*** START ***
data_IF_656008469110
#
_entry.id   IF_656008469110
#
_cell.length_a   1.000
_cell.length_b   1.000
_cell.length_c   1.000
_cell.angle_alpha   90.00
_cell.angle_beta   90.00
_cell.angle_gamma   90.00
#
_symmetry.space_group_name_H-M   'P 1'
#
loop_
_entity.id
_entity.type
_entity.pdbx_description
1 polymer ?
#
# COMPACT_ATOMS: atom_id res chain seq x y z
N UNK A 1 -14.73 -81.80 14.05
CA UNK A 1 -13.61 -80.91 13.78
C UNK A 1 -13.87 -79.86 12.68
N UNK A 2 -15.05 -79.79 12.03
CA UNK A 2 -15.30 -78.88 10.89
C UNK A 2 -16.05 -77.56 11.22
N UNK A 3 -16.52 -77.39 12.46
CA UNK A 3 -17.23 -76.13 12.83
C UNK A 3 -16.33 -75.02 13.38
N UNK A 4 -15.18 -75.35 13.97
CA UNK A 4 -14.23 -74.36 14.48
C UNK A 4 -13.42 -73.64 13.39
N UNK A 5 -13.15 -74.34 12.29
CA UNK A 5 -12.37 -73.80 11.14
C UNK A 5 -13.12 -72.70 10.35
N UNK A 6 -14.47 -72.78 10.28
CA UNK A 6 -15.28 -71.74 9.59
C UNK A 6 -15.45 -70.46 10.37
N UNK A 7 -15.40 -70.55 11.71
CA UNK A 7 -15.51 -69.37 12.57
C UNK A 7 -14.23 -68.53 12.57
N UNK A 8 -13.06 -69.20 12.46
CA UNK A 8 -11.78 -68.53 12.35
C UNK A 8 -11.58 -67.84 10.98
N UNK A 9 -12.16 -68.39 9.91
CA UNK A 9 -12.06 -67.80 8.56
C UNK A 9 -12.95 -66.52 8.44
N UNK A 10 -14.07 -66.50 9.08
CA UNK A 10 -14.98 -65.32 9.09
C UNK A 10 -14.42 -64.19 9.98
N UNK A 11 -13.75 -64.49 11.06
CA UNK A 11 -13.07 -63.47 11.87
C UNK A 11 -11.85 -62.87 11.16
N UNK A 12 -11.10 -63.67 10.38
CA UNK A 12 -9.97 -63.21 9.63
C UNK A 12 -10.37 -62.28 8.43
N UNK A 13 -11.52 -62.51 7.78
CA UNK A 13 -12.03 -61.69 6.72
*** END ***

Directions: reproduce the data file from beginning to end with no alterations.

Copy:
data_IF_656008469110
#
_entry.id   IF_656008469110
#
_cell.length_a   1.000
_cell.length_b   1.000
_cell.length_c   1.000
_cell.angle_alpha   90.00
_cell.angle_beta   90.00
_cell.angle_gamma   90.00
#
_symmetry.space_group_name_H-M   'P 1'
#
loop_
_entity.id
_entity.type
_entity.pdbx_description
1 polymer ?
#
# COMPACT_ATOMS: atom_id res chain seq x y z
N UNK A 1 -14.73 -81.80 14.05
CA UNK A 1 -13.61 -80.91 13.78
C UNK A 1 -13.87 -79.86 12.68
N UNK A 2 -15.05 -79.79 12.03
CA UNK A 2 -15.30 -78.88 10.89
C UNK A 2 -16.05 -77.56 11.22
N UNK A 3 -16.52 -77.39 12.46
CA UNK A 3 -17.23 -76.13 12.83
C UNK A 3 -16.33 -75.02 13.38
N UNK A 4 -15.18 -75.35 13.97
CA UNK A 4 -14.23 -74.36 14.48
C UNK A 4 -13.42 -73.64 13.39
N UNK A 5 -13.15 -74.34 12.29
CA UNK A 5 -12.37 -73.80 11.14
C UNK A 5 -13.12 -72.70 10.35
N UNK A 6 -14.47 -72.78 10.28
CA UNK A 6 -15.28 -71.74 9.59
C UNK A 6 -15.45 -70.46 10.37
N UNK A 7 -15.40 -70.55 11.71
CA UNK A 7 -15.51 -69.37 12.57
C UNK A 7 -14.23 -68.53 12.57
N UNK A 8 -13.06 -69.20 12.46
CA UNK A 8 -11.78 -68.53 12.35
C UNK A 8 -11.58 -67.84 10.98
N UNK A 9 -12.16 -68.39 9.91
CA UNK A 9 -12.06 -67.80 8.56
C UNK A 9 -12.95 -66.52 8.44
N UNK A 10 -14.07 -66.50 9.08
CA UNK A 10 -14.98 -65.32 9.09
C UNK A 10 -14.42 -64.19 9.98
N UNK A 11 -13.75 -64.49 11.06
CA UNK A 11 -13.07 -63.47 11.87
C UNK A 11 -11.85 -62.87 11.16
N UNK A 12 -11.10 -63.67 10.38
CA UNK A 12 -9.97 -63.21 9.63
C UNK A 12 -10.37 -62.28 8.43
N UNK A 13 -11.52 -62.51 7.78
CA UNK A 13 -12.03 -61.69 6.72